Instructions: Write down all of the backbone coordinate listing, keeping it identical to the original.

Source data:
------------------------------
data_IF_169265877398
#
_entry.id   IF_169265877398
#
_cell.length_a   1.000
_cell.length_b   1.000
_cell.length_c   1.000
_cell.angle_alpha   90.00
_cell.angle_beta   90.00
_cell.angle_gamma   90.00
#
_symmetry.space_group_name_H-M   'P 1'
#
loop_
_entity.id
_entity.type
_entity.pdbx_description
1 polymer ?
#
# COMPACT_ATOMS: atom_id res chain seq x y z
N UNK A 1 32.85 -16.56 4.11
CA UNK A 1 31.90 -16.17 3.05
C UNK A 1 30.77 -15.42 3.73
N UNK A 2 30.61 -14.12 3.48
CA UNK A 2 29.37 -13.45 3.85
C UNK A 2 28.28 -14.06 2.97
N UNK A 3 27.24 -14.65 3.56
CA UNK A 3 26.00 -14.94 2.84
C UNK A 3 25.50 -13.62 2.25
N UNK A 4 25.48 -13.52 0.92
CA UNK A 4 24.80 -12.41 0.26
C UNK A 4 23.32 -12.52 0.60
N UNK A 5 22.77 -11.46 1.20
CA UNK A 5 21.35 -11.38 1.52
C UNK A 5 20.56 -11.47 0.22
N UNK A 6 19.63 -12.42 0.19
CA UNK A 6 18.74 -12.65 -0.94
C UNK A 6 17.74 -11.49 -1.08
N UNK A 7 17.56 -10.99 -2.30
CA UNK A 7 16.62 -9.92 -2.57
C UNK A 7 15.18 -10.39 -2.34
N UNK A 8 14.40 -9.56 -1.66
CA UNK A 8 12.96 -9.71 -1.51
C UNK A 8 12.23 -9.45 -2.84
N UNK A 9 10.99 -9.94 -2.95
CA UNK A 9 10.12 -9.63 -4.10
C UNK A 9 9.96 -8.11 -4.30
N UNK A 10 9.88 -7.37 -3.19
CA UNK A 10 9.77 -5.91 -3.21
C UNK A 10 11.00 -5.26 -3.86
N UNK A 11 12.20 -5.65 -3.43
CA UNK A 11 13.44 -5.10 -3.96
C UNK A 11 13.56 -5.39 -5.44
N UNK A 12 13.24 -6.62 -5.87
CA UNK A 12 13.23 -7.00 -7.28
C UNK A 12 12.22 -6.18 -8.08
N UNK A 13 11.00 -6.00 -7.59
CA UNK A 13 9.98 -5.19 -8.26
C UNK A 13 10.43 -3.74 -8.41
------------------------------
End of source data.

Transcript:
data_IF_169265877398
#
_entry.id   IF_169265877398
#
_cell.length_a   1.000
_cell.length_b   1.000
_cell.length_c   1.000
_cell.angle_alpha   90.00
_cell.angle_beta   90.00
_cell.angle_gamma   90.00
#
_symmetry.space_group_name_H-M   'P 1'
#
loop_
_entity.id
_entity.type
_entity.pdbx_description
1 polymer ?
#
# COMPACT_ATOMS: atom_id res chain seq x y z
N UNK A 1 32.85 -16.56 4.11
CA UNK A 1 31.90 -16.17 3.05
C UNK A 1 30.77 -15.42 3.73
N UNK A 2 30.61 -14.12 3.48
CA UNK A 2 29.37 -13.45 3.85
C UNK A 2 28.28 -14.06 2.97
N UNK A 3 27.24 -14.65 3.56
CA UNK A 3 26.00 -14.94 2.84
C UNK A 3 25.50 -13.62 2.25
N UNK A 4 25.48 -13.52 0.92
CA UNK A 4 24.80 -12.41 0.26
C UNK A 4 23.32 -12.52 0.60
N UNK A 5 22.77 -11.46 1.20
CA UNK A 5 21.35 -11.38 1.52
C UNK A 5 20.56 -11.47 0.22
N UNK A 6 19.63 -12.42 0.19
CA UNK A 6 18.74 -12.65 -0.94
C UNK A 6 17.74 -11.49 -1.08
N UNK A 7 17.56 -10.99 -2.30
CA UNK A 7 16.62 -9.92 -2.57
C UNK A 7 15.18 -10.39 -2.34
N UNK A 8 14.40 -9.56 -1.66
CA UNK A 8 12.96 -9.71 -1.51
C UNK A 8 12.23 -9.45 -2.84
N UNK A 9 10.99 -9.94 -2.95
CA UNK A 9 10.12 -9.63 -4.10
C UNK A 9 9.96 -8.11 -4.30
N UNK A 10 9.88 -7.37 -3.19
CA UNK A 10 9.77 -5.91 -3.21
C UNK A 10 11.00 -5.26 -3.86
N UNK A 11 12.20 -5.65 -3.43
CA UNK A 11 13.44 -5.10 -3.96
C UNK A 11 13.56 -5.39 -5.44
N UNK A 12 13.24 -6.62 -5.87
CA UNK A 12 13.23 -7.00 -7.28
C UNK A 12 12.22 -6.18 -8.08
N UNK A 13 11.00 -6.00 -7.59
CA UNK A 13 9.98 -5.19 -8.26
C UNK A 13 10.43 -3.74 -8.41